The High Income Child Benefit Charge affects thousands of families across the UK. Every year people are continuing to claim Child Benefit unaware that they may have to pay it back. HMRC have announced that they will be auditing claims, and if it is found that you have claimed too much, they will go back as far as 2013, with penalties of up to 30% plus interest being added to the amount due.
So what is the High Income Child Benefit Charge (HICBC)?
Where you or your partner have adjusted net income exceeding £50,000, HMRC claw back the child benefit that has been claimed at a rate of £1 for every £100 earned by the highest earner.
I know what you’re thinking – what is adjusted net income?
According to HMRC, your adjusted net income is ‘your total taxable income before any personal allowances and less things like Gift Aid’
It’s all very confusing isn’t it? But don’t worry HMRC have a handy tool to help you work out what your adjusted net income is – Child Benefit Tax Calculator
Your adjusted net income is over £50,000, what should you do now?
There are 2 options
- continue to claim Child Benefit – the highest earning partner will then complete a self assessment tax return annually, and pay it back through there
- stop claiming Child Benefit – if you choose this option you should still fill in the Child Benefit claim form and state why you don’t want to get payments. Without the form your child will not automatically get a National Insurance number when they are 16 AND a stay at home parent will not get National Insurance credits towards their State Pension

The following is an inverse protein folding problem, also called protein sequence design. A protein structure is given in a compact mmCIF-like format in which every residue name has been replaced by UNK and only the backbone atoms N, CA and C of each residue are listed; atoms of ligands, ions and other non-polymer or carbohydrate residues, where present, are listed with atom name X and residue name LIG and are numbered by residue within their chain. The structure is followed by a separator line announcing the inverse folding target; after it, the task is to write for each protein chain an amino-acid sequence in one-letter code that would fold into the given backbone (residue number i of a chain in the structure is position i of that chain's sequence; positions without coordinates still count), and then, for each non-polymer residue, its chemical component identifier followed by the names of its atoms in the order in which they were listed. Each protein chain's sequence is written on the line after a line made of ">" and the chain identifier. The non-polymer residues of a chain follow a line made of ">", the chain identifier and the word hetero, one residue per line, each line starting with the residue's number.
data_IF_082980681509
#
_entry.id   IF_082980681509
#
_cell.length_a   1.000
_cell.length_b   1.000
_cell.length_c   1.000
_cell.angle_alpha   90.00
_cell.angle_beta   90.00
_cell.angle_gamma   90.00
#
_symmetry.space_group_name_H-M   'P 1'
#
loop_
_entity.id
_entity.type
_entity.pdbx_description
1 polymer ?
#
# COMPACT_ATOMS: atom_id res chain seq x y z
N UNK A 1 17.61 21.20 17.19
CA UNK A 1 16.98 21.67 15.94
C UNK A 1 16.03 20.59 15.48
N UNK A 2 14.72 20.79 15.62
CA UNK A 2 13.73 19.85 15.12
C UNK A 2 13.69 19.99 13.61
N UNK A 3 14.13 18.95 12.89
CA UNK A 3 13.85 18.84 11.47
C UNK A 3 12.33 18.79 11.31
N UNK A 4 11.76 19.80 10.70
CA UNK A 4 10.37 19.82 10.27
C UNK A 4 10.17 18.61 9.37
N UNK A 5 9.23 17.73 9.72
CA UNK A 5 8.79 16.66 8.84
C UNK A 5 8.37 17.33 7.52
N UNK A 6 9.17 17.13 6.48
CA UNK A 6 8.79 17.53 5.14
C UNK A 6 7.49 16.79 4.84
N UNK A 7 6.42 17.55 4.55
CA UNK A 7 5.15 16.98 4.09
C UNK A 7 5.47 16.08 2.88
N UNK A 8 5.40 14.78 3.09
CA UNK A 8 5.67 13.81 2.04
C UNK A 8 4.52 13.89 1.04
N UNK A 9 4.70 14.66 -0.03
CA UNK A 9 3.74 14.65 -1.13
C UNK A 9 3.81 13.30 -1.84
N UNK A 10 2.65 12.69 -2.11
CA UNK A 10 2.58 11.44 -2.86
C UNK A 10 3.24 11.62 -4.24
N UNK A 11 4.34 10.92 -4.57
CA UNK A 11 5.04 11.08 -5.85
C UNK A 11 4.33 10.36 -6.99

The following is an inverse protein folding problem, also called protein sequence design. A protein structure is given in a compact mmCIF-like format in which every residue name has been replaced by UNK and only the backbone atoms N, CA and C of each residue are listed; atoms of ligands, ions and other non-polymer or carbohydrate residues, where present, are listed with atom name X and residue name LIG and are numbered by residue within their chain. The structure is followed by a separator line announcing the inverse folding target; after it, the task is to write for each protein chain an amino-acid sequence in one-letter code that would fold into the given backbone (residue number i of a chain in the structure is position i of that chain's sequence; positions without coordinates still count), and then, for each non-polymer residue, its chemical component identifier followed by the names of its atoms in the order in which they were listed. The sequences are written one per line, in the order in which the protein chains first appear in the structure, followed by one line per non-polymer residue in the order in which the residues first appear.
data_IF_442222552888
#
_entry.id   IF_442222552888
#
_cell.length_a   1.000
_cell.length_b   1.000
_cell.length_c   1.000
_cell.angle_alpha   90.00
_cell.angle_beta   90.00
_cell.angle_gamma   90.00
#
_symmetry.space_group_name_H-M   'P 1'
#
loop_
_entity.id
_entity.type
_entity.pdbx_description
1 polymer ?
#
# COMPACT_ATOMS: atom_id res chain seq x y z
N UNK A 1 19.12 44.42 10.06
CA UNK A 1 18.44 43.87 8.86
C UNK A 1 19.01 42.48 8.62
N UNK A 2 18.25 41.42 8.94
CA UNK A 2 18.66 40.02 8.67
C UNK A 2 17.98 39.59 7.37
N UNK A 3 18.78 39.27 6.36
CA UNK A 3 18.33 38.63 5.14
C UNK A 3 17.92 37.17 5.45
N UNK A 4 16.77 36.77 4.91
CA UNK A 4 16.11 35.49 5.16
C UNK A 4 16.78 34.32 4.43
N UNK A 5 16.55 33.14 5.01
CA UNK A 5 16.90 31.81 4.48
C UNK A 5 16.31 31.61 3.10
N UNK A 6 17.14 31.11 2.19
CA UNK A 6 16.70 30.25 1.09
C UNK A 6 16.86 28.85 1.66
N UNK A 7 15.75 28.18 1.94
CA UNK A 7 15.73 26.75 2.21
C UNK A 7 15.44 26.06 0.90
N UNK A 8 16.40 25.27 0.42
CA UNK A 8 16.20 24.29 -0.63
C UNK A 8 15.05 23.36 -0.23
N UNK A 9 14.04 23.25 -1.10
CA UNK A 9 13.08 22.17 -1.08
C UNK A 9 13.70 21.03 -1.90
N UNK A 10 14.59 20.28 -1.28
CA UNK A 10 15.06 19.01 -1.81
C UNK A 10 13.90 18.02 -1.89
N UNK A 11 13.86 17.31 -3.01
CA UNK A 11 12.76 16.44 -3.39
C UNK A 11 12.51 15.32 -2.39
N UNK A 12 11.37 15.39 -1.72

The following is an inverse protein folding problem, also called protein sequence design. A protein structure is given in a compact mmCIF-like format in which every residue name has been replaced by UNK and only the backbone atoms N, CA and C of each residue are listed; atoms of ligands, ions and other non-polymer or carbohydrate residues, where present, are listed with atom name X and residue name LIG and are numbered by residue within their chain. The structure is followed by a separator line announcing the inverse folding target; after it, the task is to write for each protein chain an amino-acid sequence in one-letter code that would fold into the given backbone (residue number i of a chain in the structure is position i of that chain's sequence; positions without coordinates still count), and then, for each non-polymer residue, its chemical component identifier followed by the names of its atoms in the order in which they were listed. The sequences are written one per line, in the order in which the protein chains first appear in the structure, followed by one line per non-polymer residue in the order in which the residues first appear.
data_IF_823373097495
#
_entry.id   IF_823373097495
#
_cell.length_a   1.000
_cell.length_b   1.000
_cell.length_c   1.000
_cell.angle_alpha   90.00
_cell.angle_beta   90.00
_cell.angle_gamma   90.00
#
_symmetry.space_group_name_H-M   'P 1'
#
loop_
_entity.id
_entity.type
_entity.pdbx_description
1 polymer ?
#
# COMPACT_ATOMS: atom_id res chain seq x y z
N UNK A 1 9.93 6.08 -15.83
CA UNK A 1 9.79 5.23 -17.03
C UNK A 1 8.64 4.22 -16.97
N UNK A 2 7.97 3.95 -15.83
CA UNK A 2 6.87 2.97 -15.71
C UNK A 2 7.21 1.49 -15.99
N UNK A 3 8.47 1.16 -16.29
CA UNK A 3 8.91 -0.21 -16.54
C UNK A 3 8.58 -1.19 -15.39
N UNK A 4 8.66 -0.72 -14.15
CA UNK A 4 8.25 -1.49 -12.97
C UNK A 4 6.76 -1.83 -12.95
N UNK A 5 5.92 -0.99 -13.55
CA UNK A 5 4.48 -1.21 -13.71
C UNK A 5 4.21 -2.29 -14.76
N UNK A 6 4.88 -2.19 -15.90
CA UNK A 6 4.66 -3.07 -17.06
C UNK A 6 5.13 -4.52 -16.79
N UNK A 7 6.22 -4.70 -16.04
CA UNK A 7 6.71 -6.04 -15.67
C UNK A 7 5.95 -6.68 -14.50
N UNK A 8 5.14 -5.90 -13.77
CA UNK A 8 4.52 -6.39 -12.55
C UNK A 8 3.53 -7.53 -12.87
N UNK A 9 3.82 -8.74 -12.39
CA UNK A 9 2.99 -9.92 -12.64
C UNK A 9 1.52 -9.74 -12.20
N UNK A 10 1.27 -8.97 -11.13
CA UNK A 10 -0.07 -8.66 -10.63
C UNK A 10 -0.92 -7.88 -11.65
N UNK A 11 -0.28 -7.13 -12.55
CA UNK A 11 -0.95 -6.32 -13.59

High Income Child Benefit Charge – Frequently Asked Questions
These are the questions we get asked most about HICBC
- Our household income is £70,000, but we each earn under £50,000, do we need to repay Child Benefit? No, you only need to repay if the adjusted net income for one of you exceeds £50,000
- My adjusted net income is £52,000, will I have to repay all of the Child Benefit I have received? No, but you will need to repay some. For each £100 you earn over £50,000, you will need to repay £1 of Child Benefit via a self assessment tax return
- I earn £52,000 and my partner earns £63,000, who pays the charge? The highest earner is responsible for paying the charge
- I earn over £60,000, my partner claims Child Benefit for their child, does this apply? Yes, even if the child living with you is not your own, this still applies
And the most frequently asked question of all
Help ! I have claimed Child Benefit and I’ve just realised I shouldn’t have done, what do I do now?
Firstly, don’t panic, you’ve realised before HMRC contacts you, which is great
Secondly, get in touch, we can explain your options and help you to get everything straight
If you need help with a Self Assessment Tax Return – here is a link to our service page